In the wake of Lincoln‘s big night at the Oscars and of our new issue 35.4 hitting the stands, this week we’re featuring a poem from the new issue by R.T. Smith, part of a Mary Todd Lincoln triptych. Smith is Writer-in-Residence at Washington and Lee University, where he edits Shenandoah. He is the author of a dozen collections of poems, most recently The Red Wolf: A Dream of Flannery O’Connor (2012), and four collections of stories, most recently Sherburne (2012). Smith has received fellowships from the NEA, the Alabama Arts Council and the Virginia Commission for the Arts. His work has been reprinted in the Best American anthologies of fiction, poetry and mystery stories. He lives in Rockbridge County, Virginia, with his wife, the writer Sarah Kennedy.
Reading Jean H. Baker’s Mary Todd Lincoln, I discovered scores of fascinating things about Mary Todd Lincoln, but the ones that struck the most resonant chord involved her obsessive shopping, her immersion in spiritualism and her arrest on charges of insanity. For a spell I had no idea I would write about her, as I imagined myself finished with Civil War era poems, but when my wife and I traveled to Gettysburg to see the new museum, I found that first lady’s image and personality stamped on displays everywhere I turned. The bookshop there offered Catherine Clinton’s Mrs. Lincoln, and in another month my sofa was covered with books on the same subject. I couldn’t shake the image of her buying gloves for all occasions, dozens of pairs. Although I understood some of the Victorian woman’s fashion concerns, the gloves struck me as metaphorical, a much more complicated, and more sympathetic, obsession than Lady Macbeth’s hand-scrubbing. Beyond the numerous personal losses she experienced, I imagine Mrs. Lincoln kept a kind of national casualty count in her heart, but she tried to insulate herself from all that grief with the gloves and other purchases, while she also mourned dramatically and attempted to summon the dead, which was very much the fashion of the day. She was also far more sophisticated, erudite and sympathetic than I had guessed, and by the time I was a few pages into note taking, I was captivated and wanted to find a voice that would do her justice.
St. Catherine’s Spa, Canada: June, 1873
Willie had come forth as all in our spirit circle
of clasped hands watched a candle flicker like forsythia
in wind, yet the air was still. His voice was an echo,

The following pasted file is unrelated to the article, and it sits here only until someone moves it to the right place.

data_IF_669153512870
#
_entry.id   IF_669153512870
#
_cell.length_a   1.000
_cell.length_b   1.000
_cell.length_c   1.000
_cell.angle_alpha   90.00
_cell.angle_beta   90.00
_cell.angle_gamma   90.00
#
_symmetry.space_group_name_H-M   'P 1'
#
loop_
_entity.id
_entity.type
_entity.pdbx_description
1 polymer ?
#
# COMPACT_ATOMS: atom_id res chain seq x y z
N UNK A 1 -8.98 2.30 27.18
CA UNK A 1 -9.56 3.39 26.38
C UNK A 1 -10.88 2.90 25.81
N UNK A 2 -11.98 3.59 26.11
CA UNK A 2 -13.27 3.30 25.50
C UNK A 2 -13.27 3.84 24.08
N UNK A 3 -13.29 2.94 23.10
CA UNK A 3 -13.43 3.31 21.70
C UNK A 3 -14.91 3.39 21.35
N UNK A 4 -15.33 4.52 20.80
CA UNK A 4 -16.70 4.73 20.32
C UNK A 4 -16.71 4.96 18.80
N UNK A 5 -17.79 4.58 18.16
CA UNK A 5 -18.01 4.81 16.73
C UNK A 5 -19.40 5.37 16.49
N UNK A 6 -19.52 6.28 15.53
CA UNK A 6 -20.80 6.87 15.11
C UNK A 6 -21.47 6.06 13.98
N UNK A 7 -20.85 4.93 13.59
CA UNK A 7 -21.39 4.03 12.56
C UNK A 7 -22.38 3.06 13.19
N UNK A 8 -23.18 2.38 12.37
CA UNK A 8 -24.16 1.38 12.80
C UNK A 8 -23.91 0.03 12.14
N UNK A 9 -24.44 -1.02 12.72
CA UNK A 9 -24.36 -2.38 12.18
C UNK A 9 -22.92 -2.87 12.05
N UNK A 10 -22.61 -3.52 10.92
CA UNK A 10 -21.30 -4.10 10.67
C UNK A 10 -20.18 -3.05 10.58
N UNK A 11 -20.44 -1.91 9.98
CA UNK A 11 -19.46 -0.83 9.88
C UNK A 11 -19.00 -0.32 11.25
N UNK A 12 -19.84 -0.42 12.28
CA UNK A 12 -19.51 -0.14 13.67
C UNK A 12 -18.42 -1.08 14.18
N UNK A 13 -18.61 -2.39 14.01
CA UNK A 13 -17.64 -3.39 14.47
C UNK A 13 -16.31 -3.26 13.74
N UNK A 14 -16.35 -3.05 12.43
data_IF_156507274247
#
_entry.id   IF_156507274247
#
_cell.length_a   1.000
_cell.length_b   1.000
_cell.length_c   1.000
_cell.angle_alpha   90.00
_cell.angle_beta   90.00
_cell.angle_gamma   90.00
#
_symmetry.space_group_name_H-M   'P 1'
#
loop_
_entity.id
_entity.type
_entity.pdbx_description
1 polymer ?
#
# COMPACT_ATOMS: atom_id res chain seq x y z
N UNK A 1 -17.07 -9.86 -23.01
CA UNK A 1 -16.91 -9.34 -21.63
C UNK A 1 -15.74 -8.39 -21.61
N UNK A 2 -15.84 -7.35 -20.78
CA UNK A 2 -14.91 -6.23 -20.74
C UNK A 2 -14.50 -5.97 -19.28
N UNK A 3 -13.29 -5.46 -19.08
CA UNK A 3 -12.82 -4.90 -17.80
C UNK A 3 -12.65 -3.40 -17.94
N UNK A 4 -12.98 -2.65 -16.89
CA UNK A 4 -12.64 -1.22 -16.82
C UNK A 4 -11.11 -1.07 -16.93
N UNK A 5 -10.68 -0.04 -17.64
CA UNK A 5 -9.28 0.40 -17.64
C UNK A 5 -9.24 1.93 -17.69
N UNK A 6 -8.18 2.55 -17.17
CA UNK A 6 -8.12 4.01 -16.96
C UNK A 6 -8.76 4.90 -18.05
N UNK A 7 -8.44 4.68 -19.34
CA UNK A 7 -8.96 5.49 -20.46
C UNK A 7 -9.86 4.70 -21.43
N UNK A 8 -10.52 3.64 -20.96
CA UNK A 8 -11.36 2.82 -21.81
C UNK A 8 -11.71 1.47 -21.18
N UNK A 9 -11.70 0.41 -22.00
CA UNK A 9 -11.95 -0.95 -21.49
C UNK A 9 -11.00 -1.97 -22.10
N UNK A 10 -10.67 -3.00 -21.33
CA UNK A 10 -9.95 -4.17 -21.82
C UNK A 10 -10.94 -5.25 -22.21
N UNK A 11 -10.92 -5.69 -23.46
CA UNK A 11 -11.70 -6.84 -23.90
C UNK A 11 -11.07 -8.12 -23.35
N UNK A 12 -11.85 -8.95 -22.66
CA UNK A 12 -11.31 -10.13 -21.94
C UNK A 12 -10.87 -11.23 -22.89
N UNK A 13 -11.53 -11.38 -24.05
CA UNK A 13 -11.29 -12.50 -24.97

a soft song wafting through water.
He told us of endless bluebell meadows
and ripe cherries falling into his hands.
He said Tad was with him now among the shades, and I was
forgiven all my parties and other adult follies.
Veiled, I sail under false flags to test every mystic,
that they will not guess my famous sons and Mr. Lincoln
are the voices I eagerly seek. Can I trust them at all,
my faculties so shaken by grief?
Last night Frau Lili Hausman seemed honest enough,
a genuine vehicle, until the sudden disruption.
Willie floated on the verge of a revelation
when we startled at a knock, not from beyond
but at the door, and in moments lantern beams flooded
the sacred chamber: our medium was seized
and arrested by royal constables for fraud and theft
of a necklace. Heaven help us.
The bereft are vulnerable as leverets in the nest.
Of course, we all admit the speculative arts are rife
with charlatans. As any wit can see: we who seek messages
from Summerfield are desperate, which does not mean
we are misguided. Listen:
I have trembled in darkened parlors, watching the ectoplasm
rise to duplicate faces of the departed –one doctor’s jonquil of a daughter,
a weeping Quaker’s husband fallen under a trolley in Boston.
Lord knows Mr. Lincoln took his skepticism
to the grave, but now he hovers above me, an angel
christened by misfortune. He often fills the vessel
of the medium and says, Take heart
I sometimes wish less fortunate war widows
could pilgrim this far north to see Niagara’s great weeping
and find comfort in the cataracts, which shimmer
with white mist that could be a portal to our darlings,